This has been of particular interest in the study of Mitochondrial DNA Depletion Syndromes which are characterised by a reduction in mitochondrial DNA and ATP production. These rare disorders usually lead to death in infancy due to liver failure.
In humans, NAD+ administered by IV was shown to raise levels of ADPR (ATP precursor) by 400%.
A recent study (Jing 2018) utilised a library of 2,400 drugs to screen for drugs that could restore ATP levels. They successfully identified 15 drugs, influencing a variety of metabolic processes, which significantly increased ATP levels.
Of these, the strongest impact on the production of ATP was NAD+.
The researchers demonstrated that NAD+ activates a transcription cascade that results in increased expression of mitochondrial proteins involved in ATP production.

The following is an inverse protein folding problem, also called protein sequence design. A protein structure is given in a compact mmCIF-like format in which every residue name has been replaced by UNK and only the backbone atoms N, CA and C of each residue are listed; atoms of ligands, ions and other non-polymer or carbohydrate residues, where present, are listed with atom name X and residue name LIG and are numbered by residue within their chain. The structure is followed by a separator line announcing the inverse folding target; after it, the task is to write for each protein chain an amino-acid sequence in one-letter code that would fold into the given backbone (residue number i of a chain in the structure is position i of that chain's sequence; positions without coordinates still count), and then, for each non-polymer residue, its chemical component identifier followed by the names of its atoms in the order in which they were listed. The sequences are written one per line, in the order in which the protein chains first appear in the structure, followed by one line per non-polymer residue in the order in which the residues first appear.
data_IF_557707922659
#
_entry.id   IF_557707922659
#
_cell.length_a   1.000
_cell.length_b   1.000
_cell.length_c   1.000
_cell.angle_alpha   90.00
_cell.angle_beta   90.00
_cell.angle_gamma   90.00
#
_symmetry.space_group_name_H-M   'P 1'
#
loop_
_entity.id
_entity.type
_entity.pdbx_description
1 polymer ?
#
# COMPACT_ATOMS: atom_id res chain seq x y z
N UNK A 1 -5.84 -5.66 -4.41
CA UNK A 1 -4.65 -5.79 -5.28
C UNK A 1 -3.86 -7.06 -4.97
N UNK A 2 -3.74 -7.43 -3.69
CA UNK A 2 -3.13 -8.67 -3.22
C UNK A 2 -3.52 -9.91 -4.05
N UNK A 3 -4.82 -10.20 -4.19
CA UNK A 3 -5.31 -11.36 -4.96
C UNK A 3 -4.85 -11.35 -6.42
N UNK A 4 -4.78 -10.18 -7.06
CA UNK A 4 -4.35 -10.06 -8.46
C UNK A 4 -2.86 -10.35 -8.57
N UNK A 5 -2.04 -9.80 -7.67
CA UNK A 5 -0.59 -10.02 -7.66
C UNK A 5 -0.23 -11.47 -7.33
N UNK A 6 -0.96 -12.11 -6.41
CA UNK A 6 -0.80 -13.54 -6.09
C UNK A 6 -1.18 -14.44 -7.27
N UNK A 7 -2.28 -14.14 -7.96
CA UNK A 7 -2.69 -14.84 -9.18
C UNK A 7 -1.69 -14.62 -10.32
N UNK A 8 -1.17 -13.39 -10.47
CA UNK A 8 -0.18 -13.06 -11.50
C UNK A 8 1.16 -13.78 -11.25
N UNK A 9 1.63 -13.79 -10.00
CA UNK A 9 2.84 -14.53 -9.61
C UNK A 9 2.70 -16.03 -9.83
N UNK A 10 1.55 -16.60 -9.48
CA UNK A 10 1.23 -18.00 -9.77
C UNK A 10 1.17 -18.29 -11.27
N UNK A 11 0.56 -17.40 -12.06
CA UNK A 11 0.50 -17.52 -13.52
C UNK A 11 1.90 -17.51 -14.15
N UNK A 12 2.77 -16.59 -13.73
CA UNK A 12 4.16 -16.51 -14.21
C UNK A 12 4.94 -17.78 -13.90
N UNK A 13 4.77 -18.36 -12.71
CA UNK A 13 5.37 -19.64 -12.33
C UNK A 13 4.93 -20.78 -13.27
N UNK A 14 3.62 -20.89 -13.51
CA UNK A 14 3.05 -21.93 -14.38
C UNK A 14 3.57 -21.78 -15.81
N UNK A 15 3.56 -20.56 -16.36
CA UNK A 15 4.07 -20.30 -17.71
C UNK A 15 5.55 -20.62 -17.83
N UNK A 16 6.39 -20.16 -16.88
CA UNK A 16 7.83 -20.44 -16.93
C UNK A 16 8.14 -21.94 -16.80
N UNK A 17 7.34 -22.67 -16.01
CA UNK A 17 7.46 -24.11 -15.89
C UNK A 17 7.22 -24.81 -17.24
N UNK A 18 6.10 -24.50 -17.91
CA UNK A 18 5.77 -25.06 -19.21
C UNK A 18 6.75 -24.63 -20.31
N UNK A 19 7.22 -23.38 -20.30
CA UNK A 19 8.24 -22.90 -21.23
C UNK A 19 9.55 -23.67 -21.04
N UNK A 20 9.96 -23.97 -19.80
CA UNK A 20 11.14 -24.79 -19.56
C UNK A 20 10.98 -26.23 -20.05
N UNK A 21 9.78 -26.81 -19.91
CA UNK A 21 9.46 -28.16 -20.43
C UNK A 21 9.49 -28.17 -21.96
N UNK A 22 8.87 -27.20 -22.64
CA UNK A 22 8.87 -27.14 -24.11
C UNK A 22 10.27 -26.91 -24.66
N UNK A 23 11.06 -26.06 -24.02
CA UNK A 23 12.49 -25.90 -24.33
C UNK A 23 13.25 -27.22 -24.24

This finding was further validated on DGUOK-deficient rats (their livers have an impaired ATP production).
Administering nicotinamide riboside (a NAD precursor) significantly improved their ATP levels – a finding that is promising not only for prevention but also for treatment of the affected patients.
NAD+ in the bloodstream elevates ATP inside cells
NAD+ is involved in many important biological functions including energy metabolism, DNA repair as well as mitochondrial activity and cell death.
How does it exactly improve the ATP levels? According to a recent study of BV2 microglia (Zhang et al. 2018) the effects of NAD+ are produced by its degradation product adenosine as follows:
- NAD+ is degraded into adenosine outside of the cells
- Adenosine enters BV2 microglia through equilibrative nucleoside transporters under basal conditions
- Adenosine inside the cell is converted to AMP by adenosine kinase which increases the ATP.
The numerous associations between mitochondrial dysfunction and a wide range of disorders show the importance of healthy mitochondria for health and longevity.
Restoring youthful ATP levels through NAD+ supplementation may alleviate symptoms not only in mtDNA depletion syndromes but also in many other age-related conditions.